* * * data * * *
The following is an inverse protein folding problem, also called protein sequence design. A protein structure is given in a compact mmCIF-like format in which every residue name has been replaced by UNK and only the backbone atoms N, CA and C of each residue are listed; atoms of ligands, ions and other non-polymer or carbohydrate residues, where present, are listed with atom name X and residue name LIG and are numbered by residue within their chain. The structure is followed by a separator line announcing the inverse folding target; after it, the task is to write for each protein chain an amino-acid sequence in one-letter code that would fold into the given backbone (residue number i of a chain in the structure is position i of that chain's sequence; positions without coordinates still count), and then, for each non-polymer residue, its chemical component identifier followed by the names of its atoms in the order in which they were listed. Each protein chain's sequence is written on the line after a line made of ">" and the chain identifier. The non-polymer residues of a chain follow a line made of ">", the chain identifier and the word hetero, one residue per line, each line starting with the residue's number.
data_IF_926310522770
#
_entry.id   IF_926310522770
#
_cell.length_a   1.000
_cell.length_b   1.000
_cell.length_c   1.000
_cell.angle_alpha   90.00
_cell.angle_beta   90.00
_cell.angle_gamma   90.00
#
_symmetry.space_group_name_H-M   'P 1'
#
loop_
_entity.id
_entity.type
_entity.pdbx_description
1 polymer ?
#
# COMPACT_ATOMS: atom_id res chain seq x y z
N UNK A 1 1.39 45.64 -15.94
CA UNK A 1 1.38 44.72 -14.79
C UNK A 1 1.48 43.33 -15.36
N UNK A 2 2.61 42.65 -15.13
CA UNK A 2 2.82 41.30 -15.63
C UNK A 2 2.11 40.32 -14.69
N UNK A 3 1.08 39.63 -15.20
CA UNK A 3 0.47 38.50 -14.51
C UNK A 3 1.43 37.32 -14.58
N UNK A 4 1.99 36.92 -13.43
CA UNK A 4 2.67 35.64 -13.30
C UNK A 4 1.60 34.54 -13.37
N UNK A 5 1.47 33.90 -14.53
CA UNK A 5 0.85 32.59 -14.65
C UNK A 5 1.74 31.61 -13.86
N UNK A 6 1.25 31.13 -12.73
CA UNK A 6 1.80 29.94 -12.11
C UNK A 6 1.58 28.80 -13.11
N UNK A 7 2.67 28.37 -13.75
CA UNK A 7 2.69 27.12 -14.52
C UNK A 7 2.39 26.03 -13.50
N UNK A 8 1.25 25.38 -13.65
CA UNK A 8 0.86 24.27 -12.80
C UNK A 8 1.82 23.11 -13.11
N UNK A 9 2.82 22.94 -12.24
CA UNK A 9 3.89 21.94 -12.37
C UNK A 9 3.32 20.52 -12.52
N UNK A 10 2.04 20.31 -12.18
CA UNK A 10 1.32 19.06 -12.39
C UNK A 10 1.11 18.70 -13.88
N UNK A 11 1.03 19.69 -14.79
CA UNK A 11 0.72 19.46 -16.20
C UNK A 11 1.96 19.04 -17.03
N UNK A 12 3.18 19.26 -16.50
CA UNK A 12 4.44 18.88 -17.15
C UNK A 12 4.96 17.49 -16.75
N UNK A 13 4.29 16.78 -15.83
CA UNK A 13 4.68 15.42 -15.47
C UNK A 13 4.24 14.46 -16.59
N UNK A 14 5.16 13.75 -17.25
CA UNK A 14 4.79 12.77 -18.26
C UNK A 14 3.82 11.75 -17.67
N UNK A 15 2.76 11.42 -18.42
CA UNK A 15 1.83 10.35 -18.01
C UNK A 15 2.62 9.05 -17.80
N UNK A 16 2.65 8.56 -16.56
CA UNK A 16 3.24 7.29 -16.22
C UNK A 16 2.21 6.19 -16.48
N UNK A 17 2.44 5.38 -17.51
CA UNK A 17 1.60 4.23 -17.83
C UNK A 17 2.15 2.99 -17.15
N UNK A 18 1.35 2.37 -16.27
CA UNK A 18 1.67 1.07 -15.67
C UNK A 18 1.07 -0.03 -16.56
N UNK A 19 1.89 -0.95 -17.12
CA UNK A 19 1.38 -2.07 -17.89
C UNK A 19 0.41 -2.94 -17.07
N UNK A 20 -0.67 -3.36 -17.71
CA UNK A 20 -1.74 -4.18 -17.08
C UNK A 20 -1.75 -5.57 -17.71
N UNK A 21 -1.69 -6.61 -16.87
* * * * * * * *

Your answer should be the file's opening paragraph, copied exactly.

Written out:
The following is an inverse protein folding problem, also called protein sequence design. A protein structure is given in a compact mmCIF-like format in which every residue name has been replaced by UNK and only the backbone atoms N, CA and C of each residue are listed; atoms of ligands, ions and other non-polymer or carbohydrate residues, where present, are listed with atom name X and residue name LIG and are numbered by residue within their chain. The structure is followed by a separator line announcing the inverse folding target; after it, the task is to write for each protein chain an amino-acid sequence in one-letter code that would fold into the given backbone (residue number i of a chain in the structure is position i of that chain's sequence; positions without coordinates still count), and then, for each non-polymer residue, its chemical component identifier followed by the names of its atoms in the order in which they were listed. Each protein chain's sequence is written on the line after a line made of ">" and the chain identifier. The non-polymer residues of a chain follow a line made of ">", the chain identifier and the word hetero, one residue per line, each line starting with the residue's number.